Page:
Hopscotch Books. Healthy Schools, Healthy Lives - A Teacher's Guide To Tackling Childhood Obesity

Research shows most obese parents have obese children. Children are subject to the environment they are provided. This study should provide great evidence on how a community program working with parents and children is effective and the researchers believe if it is successful could mean a breakthrough in combating the obesity epidemic. The scope of the project was to educate the adolescent age group so they can make healthier choices to improve their quality of life.

A Teacher's Guide to Childhood Obesity Prevention in the Classroom

The goal is to not only impact their lives but hopefully they will continue to share what they have learned with others. Educating on the epidemic of obesity in adults and children is not enough. People need to know the difference between healthy behaviors and unhealthy behaviors. Unhealthy behaviors are behind the obesity epidemic. The better the evidence, the stronger the benefits of applying the indicators in terms of reduced morbidity and mortality or improved quality of care [ 25 ]. While reviewing the literature on childhood obesity, one study stood out proving that dieting and unhealthy weight control behaviors, as reported by adolescents, predict significant weight gain over time [ 26 ].

It is not exactly clear as to why these individuals using these dieting techniques are more likely to be obese adults. There are a few thoughts on why this may be occurring.

Childhood obesity prevention and physical activity in schools

Dieting may be used short term and not a lifestyle change of eating healthy and being physically active. If the behaviors consist of diet pills, no eating or very little food intake, there may be binge eating in that diagram as well. These behaviors are not considered healthy even though initially you may get the weight loss results you desire. Literature keeps pointing to healthy choices and making that lifestyle change a permanent one. Research also recognizes the childhood obesity epidemic as a unique issue to conquer. There is not just one approach to be taken. Adults should be considered in the paradigm that is to be used.

Educating children and offering community projects is a piece to the puzzle but should be followed up with the support of the parents or guardians.

Children and adolescents need the support of their caregivers to make it a lifestyle and behavioral change that last through their lifespan. Providing nutritional information to children and adolescents is important for optimal nutritional choices and building healthy habits [ 27 ]. The purpose of the study was to determine if providing education to students is effective in changing knowledge of health behaviors.

The theory of planned behavior proves that the strongest relationship exists between intention, attitude, and change [ 28 ]. The result of a recent research proposes that the Theory of Planned Behavior is an effective way to address nutrition related behaviors in youth [ 28 ]. One study found that the child nutrition questionnaire is a valid and reliable tool to simultaneously assess dietary patterns associated with positive energy balance, and food behaviors, attitudes and environments in Australian school children aged 10—12 years [ 29 ]. A pre-and post-test was administered to measure increased scores of knowledge on healthy behaviors.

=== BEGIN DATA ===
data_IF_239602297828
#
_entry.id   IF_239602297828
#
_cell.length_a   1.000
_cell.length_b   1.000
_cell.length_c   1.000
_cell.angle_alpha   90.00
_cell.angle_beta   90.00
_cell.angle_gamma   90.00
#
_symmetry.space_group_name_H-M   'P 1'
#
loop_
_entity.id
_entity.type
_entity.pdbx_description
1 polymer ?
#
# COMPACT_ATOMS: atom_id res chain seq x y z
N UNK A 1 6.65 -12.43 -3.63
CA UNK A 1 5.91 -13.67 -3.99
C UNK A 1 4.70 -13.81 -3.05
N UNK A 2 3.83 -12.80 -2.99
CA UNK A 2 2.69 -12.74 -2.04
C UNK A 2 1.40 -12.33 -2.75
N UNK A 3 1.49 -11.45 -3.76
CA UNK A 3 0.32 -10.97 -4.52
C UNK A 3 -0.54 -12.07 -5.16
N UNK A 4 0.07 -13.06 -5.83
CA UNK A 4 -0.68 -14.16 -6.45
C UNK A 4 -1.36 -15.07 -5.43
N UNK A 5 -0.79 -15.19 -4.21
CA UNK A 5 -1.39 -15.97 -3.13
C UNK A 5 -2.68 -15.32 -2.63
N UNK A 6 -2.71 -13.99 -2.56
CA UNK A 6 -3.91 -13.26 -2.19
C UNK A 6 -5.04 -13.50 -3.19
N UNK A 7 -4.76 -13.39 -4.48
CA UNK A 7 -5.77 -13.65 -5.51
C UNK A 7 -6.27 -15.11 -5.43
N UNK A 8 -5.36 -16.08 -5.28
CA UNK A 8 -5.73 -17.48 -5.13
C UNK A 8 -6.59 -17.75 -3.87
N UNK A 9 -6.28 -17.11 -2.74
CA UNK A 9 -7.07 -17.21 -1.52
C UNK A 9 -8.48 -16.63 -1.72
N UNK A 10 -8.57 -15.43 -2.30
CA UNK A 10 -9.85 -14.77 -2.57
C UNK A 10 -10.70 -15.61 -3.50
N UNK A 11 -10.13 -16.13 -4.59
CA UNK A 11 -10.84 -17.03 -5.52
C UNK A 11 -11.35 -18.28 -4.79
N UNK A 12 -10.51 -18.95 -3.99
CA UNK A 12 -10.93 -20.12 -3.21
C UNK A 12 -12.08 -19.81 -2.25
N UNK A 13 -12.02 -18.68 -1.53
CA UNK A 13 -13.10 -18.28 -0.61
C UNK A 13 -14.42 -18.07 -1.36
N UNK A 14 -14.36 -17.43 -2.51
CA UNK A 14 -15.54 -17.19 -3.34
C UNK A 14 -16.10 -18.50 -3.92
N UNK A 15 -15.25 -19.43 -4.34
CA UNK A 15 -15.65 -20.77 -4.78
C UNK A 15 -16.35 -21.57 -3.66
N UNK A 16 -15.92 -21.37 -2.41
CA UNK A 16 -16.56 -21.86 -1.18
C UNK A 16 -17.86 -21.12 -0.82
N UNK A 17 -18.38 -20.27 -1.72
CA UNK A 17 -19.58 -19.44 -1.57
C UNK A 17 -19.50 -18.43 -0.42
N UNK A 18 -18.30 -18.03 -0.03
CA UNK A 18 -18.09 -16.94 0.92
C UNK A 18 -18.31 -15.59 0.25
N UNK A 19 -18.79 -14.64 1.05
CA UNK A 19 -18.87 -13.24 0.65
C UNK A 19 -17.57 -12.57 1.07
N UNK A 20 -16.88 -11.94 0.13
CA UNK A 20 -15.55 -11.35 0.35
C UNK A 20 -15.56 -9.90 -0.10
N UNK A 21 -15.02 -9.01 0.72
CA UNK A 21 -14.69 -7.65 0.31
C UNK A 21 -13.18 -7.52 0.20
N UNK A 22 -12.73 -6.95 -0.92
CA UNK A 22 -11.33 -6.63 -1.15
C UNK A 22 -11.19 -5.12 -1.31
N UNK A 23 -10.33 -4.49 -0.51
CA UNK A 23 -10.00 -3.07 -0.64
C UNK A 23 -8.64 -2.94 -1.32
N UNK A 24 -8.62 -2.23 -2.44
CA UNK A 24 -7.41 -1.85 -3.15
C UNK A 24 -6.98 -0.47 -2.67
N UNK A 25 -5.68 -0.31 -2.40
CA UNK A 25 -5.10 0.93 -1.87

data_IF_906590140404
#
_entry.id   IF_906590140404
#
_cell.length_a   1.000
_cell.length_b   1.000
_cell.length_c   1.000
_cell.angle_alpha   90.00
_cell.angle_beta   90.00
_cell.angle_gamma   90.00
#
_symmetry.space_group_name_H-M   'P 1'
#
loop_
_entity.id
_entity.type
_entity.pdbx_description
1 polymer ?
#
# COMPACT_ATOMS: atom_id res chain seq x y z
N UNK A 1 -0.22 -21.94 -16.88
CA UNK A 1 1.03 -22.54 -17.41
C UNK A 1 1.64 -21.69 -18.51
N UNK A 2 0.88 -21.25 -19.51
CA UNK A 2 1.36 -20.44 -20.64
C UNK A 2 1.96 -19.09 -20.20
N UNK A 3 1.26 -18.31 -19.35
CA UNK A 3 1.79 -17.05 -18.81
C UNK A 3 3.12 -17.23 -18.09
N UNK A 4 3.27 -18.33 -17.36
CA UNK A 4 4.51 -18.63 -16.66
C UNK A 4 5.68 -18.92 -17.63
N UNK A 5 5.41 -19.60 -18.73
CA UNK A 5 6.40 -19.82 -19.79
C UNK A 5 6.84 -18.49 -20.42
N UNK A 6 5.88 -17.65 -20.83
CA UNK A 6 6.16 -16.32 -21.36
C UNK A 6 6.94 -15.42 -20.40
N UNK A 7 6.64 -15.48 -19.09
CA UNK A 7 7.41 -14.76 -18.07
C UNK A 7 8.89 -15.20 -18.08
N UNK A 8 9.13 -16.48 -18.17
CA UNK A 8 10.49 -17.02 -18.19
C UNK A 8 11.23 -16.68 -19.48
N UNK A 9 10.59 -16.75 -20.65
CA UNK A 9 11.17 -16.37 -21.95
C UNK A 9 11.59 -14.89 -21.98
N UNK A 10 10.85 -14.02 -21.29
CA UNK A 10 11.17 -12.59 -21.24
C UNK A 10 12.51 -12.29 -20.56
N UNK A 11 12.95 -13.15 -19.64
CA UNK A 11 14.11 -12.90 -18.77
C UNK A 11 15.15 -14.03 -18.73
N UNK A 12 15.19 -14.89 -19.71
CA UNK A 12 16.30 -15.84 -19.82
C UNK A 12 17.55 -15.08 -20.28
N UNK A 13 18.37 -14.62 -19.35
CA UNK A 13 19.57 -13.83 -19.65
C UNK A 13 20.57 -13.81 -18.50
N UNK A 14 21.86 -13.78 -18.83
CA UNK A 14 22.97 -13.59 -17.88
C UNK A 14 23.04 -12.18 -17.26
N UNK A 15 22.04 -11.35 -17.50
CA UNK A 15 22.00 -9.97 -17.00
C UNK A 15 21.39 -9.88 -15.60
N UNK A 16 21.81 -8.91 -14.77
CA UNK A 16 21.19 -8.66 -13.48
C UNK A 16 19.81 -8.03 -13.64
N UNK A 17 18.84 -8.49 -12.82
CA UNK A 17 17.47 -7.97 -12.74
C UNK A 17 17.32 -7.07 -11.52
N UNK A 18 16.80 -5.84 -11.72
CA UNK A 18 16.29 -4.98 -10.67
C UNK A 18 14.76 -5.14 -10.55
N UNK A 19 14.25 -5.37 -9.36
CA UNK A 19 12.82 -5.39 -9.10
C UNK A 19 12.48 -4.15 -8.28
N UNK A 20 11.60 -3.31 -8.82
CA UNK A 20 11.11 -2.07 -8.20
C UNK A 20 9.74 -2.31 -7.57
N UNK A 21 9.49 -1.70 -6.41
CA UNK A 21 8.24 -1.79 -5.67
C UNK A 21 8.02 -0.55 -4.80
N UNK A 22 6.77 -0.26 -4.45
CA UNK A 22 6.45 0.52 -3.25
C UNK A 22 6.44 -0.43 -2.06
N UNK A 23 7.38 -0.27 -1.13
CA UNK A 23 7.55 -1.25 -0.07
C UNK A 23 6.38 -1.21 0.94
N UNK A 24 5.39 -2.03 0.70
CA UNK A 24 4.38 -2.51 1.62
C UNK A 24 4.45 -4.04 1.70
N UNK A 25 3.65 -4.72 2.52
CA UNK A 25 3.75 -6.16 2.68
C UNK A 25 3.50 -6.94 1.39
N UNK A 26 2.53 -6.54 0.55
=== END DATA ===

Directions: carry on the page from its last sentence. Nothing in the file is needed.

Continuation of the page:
The American Heart Association recommends a diet high in fiber, whole grains, fruits, vegetables, fish, and foods low in saturated fat, trans fat, cholesterol, salt sodium , and added sugars [ 12 ]. The purpose of the project is to assess for knowledge gained from education. Efforts to combat obesity can be achieved with diet and exercise [ 5 ].

Site Navigation

Exercise throughout life will help avoid osteopenia, osteoporosis, sarcopenia, benefits with metabolism and cardiovascular function [ 31 ]. The anticipation of educating the youth about the effects of obesity and results of an unhealthy lifestyle will change the behaviors.

A guide to childhood obesity prevention in the classroom

The benefit of the project to nursing practice will be for the public to gain knowledge on the detrimental effects of obesity while changing their behavior which will improve the quality of life for most of the U. The expected outcome of educating the youth is that not only will we be able to change their behavior but they will in turn influence their parents, grandparents, and siblings to also start living a healthier life.

If we can change the behavior of these generations then we have a much better chance of the upcoming generation being healthier. The desire is that our money can start to be spent on preventative medicine instead of all the preventable disease and health conditions people are at risk for and developing because of unhealthy lifestyles. The objective for centering a project on childhood obesity is to improve the quality of life. Health-risk behaviors such as early sexual initiation, violence, and physical inactivity are consistently linked to poor grades and test scores and lower educational attainment [ 32 ].

The goal to improve the health of children will also be a benefit for them later in life as it prevents chronic diseases. The objective is to change unhealthy behaviors in the adolescent population through educational intervention. Research also has shown that school health programs can reduce the occurrence of health risk behaviors among young people while having a positive effect on academic performance [ 32 ]. This study used a convenience sample.